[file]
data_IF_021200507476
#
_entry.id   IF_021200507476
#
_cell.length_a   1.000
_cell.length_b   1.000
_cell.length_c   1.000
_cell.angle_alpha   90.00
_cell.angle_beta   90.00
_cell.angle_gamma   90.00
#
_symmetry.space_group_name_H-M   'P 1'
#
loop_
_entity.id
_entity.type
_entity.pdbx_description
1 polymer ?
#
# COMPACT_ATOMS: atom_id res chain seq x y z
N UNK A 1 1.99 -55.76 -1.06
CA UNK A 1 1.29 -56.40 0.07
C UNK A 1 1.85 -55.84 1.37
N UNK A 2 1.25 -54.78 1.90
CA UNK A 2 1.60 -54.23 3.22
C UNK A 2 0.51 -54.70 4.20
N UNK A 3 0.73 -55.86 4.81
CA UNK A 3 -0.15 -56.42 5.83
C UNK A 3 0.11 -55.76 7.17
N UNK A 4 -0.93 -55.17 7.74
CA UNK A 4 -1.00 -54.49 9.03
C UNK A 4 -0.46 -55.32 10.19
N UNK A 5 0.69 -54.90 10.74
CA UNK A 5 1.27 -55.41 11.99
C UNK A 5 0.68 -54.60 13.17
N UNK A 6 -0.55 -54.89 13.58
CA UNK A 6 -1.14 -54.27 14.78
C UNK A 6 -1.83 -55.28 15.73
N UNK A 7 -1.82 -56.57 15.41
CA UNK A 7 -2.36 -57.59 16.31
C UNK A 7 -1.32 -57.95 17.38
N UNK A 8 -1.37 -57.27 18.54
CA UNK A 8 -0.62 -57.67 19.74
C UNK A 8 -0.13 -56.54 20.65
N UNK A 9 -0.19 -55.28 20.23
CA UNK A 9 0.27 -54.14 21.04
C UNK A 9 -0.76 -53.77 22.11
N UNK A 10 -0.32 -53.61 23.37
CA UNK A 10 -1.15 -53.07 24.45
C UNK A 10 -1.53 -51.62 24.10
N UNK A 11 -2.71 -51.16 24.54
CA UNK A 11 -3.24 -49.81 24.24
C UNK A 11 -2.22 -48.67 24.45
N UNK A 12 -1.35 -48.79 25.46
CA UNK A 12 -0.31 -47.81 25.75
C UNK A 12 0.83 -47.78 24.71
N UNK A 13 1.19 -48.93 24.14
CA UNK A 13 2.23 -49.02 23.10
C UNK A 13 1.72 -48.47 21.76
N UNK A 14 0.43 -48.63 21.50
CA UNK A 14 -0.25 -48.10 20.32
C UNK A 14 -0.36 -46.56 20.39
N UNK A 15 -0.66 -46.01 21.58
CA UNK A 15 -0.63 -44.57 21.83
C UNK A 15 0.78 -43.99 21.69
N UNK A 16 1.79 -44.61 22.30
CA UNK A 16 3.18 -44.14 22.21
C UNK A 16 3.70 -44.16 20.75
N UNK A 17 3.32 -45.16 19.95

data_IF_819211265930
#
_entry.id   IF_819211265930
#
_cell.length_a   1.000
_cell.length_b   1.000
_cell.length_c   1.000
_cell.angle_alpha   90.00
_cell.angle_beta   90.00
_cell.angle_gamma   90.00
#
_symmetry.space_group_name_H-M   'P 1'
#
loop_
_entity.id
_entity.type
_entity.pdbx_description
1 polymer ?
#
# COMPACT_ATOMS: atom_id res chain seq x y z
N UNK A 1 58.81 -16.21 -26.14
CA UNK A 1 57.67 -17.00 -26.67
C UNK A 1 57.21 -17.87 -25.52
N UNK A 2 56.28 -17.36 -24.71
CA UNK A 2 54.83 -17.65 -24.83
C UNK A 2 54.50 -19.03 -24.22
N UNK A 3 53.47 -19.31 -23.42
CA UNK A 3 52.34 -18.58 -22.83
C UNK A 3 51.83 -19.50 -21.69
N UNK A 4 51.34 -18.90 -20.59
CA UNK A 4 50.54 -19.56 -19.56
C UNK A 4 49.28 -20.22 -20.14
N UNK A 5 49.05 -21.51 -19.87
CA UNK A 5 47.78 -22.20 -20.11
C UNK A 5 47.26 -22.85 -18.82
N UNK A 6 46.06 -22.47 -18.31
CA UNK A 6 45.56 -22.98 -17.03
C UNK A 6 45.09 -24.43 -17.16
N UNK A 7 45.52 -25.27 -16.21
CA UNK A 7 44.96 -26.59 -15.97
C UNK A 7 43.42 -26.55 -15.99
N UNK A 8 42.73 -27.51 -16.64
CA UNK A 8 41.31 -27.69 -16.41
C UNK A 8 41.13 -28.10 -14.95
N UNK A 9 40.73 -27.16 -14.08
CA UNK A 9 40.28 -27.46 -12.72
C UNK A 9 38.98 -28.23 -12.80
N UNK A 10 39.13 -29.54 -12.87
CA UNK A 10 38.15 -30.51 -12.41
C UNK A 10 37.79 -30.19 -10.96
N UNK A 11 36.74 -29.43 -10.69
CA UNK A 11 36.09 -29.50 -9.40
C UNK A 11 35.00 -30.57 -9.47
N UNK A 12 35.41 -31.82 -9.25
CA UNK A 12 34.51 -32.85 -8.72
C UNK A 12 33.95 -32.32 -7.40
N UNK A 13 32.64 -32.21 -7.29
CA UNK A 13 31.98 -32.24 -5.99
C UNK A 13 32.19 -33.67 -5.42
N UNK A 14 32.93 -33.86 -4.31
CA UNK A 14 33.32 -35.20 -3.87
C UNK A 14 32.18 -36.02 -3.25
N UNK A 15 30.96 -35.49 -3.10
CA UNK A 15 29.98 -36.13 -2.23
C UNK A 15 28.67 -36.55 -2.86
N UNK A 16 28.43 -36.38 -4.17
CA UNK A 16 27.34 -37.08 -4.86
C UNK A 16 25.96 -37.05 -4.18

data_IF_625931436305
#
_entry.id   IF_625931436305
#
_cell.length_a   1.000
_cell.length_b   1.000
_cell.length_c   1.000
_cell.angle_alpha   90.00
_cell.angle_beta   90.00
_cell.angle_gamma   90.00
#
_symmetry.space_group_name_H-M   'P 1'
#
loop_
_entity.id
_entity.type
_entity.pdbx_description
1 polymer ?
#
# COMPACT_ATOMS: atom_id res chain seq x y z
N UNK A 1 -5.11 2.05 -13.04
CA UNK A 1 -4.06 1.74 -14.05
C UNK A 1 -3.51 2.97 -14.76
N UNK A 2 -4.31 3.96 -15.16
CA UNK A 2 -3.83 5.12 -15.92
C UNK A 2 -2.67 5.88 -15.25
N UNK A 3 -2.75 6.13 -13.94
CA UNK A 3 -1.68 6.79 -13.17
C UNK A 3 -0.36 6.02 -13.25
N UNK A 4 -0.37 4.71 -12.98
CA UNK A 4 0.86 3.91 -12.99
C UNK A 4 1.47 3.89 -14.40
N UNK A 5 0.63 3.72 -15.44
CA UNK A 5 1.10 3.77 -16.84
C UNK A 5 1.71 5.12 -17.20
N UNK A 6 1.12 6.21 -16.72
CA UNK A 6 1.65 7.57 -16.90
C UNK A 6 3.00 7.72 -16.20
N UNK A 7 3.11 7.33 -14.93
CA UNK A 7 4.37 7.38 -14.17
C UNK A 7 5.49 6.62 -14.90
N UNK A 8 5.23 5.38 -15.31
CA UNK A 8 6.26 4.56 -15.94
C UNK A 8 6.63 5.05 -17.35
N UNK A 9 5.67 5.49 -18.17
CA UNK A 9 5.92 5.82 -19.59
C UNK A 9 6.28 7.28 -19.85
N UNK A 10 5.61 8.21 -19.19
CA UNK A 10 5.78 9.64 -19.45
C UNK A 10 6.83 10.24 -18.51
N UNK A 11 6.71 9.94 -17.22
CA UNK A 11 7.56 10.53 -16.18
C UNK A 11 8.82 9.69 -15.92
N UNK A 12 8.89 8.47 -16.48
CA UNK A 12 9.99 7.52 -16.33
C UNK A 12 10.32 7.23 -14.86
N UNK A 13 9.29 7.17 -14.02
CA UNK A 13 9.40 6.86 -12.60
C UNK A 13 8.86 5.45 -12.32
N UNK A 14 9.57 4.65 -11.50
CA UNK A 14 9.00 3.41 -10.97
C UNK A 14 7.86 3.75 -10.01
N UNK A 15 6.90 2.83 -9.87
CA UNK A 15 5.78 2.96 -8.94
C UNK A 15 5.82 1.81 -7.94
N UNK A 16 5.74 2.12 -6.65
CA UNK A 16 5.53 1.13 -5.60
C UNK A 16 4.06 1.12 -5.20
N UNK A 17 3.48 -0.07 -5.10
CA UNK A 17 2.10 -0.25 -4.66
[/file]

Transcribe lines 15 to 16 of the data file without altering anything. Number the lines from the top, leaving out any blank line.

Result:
_entity.id
_entity.type